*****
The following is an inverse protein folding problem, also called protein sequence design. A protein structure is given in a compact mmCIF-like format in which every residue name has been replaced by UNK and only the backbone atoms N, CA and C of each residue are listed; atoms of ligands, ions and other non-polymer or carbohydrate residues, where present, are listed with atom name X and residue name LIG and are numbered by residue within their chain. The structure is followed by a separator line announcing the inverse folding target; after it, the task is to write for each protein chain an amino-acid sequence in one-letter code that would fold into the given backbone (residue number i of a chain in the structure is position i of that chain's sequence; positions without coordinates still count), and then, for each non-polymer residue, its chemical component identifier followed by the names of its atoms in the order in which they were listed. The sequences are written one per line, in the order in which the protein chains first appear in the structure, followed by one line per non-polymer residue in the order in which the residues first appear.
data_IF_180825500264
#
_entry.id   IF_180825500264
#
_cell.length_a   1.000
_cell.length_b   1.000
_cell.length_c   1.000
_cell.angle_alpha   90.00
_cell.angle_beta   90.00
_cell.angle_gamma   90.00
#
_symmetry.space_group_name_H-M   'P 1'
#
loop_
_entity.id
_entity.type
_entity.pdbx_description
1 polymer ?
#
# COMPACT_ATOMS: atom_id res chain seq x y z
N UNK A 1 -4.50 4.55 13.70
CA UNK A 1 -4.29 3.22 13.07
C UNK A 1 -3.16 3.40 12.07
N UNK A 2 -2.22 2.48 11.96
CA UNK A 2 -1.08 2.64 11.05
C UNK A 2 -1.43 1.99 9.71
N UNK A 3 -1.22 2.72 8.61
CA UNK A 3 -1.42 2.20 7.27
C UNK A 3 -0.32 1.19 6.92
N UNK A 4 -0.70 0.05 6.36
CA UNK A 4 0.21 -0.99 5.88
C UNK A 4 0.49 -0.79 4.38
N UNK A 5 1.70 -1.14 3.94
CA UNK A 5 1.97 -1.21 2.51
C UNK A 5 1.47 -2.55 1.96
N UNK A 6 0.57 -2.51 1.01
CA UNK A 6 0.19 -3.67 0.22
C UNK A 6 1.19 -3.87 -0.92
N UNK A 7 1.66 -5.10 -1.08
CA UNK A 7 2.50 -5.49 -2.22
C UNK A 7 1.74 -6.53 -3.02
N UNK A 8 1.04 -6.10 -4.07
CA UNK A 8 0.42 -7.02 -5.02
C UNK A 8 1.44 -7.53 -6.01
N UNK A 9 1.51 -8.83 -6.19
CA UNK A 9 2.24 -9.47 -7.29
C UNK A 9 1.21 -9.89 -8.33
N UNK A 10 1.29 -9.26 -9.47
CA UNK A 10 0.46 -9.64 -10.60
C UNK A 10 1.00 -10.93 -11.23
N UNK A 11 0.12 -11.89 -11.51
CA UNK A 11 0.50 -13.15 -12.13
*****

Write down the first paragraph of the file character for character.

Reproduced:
The following is an inverse protein folding problem, also called protein sequence design. A protein structure is given in a compact mmCIF-like format in which every residue name has been replaced by UNK and only the backbone atoms N, CA and C of each residue are listed; atoms of ligands, ions and other non-polymer or carbohydrate residues, where present, are listed with atom name X and residue name LIG and are numbered by residue within their chain. The structure is followed by a separator line announcing the inverse folding target; after it, the task is to write for each protein chain an amino-acid sequence in one-letter code that would fold into the given backbone (residue number i of a chain in the structure is position i of that chain's sequence; positions without coordinates still count), and then, for each non-polymer residue, its chemical component identifier followed by the names of its atoms in the order in which they were listed. The sequences are written one per line, in the order in which the protein chains first appear in the structure, followed by one line per non-polymer residue in the order in which the residues first appear.